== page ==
gboardGoogle’s keyboard for Android, will soon receive a novelty that lovers of emojis… and hieroglyphs will love, and that is that emojis, emoticons or whatever you want to call them are our daily bread in the Chat conversations have been going on for years and they are getting more and more, so it is not surprising that they are working to facilitate their use so that everything flows in the best possible way.
It is not that using emoji is difficult, but that switching between the ordinary keyboard and the emoji keyboard, even though the thing has been automated enough, is a bit of a nuisance… that this novelty from Gboard is not going to address, but that It can help relax a bit. However, they are still working on it and there is always room for improvement in everything that involves software development.
But what are we talking about? From a feature that is expected to come to Gboard in future updates: an emoji-making magic wand. As it is. This is a new button that will appear on the keyboard and pressing it will automatically insert emoji related to the text. How exactly it does it is not yet entirely clear from what has been said, the function is still in development and has hardly transpired, but the idea is understood.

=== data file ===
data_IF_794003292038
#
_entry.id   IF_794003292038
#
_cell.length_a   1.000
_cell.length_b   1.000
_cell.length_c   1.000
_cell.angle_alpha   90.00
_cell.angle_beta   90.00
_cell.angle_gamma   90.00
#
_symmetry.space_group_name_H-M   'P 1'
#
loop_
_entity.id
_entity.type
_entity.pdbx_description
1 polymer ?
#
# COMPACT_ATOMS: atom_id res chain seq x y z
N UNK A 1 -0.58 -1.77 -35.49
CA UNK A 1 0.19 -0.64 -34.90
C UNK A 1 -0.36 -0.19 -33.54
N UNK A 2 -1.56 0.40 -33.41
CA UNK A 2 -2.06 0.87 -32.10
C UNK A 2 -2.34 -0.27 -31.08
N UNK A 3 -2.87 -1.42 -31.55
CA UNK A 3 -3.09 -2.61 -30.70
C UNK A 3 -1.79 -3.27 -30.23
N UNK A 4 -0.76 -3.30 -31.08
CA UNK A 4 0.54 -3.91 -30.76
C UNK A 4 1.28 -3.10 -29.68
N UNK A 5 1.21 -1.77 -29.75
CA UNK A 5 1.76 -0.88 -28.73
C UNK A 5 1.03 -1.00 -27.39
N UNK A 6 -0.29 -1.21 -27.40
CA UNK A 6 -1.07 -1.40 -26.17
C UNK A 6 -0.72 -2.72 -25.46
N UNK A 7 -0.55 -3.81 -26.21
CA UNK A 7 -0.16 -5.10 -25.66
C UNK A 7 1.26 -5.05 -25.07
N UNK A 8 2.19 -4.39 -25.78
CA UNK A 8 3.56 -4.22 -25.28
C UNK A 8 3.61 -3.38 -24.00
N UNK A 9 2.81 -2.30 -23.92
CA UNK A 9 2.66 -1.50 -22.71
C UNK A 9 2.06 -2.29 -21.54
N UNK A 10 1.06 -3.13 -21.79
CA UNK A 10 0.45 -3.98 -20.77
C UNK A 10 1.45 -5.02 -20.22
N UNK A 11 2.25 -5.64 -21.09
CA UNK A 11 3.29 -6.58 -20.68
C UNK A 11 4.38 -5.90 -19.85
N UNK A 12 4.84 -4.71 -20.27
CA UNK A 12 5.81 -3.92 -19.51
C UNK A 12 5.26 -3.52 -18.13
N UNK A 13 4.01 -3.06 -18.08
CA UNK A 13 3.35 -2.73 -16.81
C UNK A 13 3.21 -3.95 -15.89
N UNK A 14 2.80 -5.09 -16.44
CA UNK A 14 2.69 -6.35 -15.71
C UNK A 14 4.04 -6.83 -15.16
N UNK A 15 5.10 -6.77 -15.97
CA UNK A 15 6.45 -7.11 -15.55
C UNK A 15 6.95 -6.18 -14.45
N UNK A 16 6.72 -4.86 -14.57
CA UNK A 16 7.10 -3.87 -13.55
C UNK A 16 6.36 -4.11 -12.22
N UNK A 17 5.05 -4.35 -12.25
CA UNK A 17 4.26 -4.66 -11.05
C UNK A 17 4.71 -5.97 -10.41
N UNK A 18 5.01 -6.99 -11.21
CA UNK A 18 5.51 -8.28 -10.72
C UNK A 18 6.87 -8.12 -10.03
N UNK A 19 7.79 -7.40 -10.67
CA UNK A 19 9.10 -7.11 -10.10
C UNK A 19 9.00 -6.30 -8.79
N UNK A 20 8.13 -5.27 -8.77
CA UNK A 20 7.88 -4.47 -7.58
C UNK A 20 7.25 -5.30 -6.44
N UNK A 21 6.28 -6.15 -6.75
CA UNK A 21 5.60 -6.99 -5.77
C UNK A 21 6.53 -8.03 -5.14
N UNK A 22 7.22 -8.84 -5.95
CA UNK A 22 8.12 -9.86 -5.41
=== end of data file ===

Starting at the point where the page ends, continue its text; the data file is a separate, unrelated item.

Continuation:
Sometimes a picture is worth more than a thousand words, but there is nothing else for now. What do you write “hello, little sun” (the closest translation that comes to mind right now)? Gboard adds several at the end of the message emoji with the closest meaning to the chosen words. And so with everything. It will be necessary to see, yes, to what extent this function is practical, because that is no longer so clear.
That is, is its purpose to supplement the original message, to help preselect emoji, or both? Because if after writing the message you have to start deleting the text and the leftover emoji, or just the leftover emoji -in the image there are more redundancies than is desirable- it almost makes more sense to continue as before, selecting by hand what you want it to appear on the screen. All in all, it is still a mere curiosity for Gboard users that, hopefully, can be disabled if you don’t like it.
That said, no one is going to doubt that Gboard is one of the best keyboard apps for Android, but given Google’s insane interest in recording all user activity, perhaps it’s a good idea to try alternatives, which exist and they are not bad either. But don’t jump from the frying pan to the fire: do you know OpenBoard? It is a keyboard for Android based on the system’s own, a bit bare in terms of customization, but open source and very reliable. I leave it there.